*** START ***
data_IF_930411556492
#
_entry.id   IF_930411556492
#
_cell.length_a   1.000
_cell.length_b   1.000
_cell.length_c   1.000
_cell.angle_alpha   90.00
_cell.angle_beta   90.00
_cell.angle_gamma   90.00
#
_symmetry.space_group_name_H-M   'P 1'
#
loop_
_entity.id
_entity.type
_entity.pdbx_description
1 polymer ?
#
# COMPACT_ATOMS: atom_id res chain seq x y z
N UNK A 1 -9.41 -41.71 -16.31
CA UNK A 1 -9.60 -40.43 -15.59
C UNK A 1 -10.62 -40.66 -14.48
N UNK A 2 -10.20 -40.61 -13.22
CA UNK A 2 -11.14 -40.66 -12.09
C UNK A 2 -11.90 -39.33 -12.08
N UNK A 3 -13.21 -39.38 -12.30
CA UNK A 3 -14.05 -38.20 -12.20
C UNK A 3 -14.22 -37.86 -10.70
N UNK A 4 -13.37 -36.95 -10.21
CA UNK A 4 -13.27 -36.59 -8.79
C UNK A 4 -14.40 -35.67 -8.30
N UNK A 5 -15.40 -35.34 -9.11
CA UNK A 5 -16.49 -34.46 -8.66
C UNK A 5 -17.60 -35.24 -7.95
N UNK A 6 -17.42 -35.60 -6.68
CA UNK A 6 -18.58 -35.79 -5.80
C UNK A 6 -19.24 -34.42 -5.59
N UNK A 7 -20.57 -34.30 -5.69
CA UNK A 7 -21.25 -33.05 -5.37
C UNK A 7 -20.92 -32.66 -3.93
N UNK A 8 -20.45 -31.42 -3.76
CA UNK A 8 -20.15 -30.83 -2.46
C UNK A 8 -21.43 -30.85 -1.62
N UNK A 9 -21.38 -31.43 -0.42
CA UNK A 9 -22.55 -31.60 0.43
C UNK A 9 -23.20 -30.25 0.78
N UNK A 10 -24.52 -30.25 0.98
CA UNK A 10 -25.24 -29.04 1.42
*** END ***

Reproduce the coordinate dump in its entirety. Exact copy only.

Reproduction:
data_IF_930411556492
#
_entry.id   IF_930411556492
#
_cell.length_a   1.000
_cell.length_b   1.000
_cell.length_c   1.000
_cell.angle_alpha   90.00
_cell.angle_beta   90.00
_cell.angle_gamma   90.00
#
_symmetry.space_group_name_H-M   'P 1'
#
loop_
_entity.id
_entity.type
_entity.pdbx_description
1 polymer ?
#
# COMPACT_ATOMS: atom_id res chain seq x y z
N UNK A 1 -9.41 -41.71 -16.31
CA UNK A 1 -9.60 -40.43 -15.59
C UNK A 1 -10.62 -40.66 -14.48
N UNK A 2 -10.20 -40.61 -13.22
CA UNK A 2 -11.14 -40.66 -12.09
C UNK A 2 -11.90 -39.33 -12.08
N UNK A 3 -13.21 -39.38 -12.30
CA UNK A 3 -14.05 -38.20 -12.20
C UNK A 3 -14.22 -37.86 -10.70
N UNK A 4 -13.37 -36.95 -10.21
CA UNK A 4 -13.27 -36.59 -8.79
C UNK A 4 -14.40 -35.67 -8.30
N UNK A 5 -15.40 -35.34 -9.11
CA UNK A 5 -16.49 -34.46 -8.66
C UNK A 5 -17.60 -35.24 -7.95
N UNK A 6 -17.42 -35.60 -6.68
CA UNK A 6 -18.58 -35.79 -5.80
C UNK A 6 -19.24 -34.42 -5.59
N UNK A 7 -20.57 -34.30 -5.69
CA UNK A 7 -21.25 -33.05 -5.37
C UNK A 7 -20.92 -32.66 -3.93
N UNK A 8 -20.45 -31.42 -3.76
CA UNK A 8 -20.15 -30.83 -2.46
C UNK A 8 -21.43 -30.85 -1.62
N UNK A 9 -21.38 -31.43 -0.42
CA UNK A 9 -22.55 -31.60 0.43
C UNK A 9 -23.20 -30.25 0.78
N UNK A 10 -24.52 -30.25 0.98
CA UNK A 10 -25.24 -29.04 1.42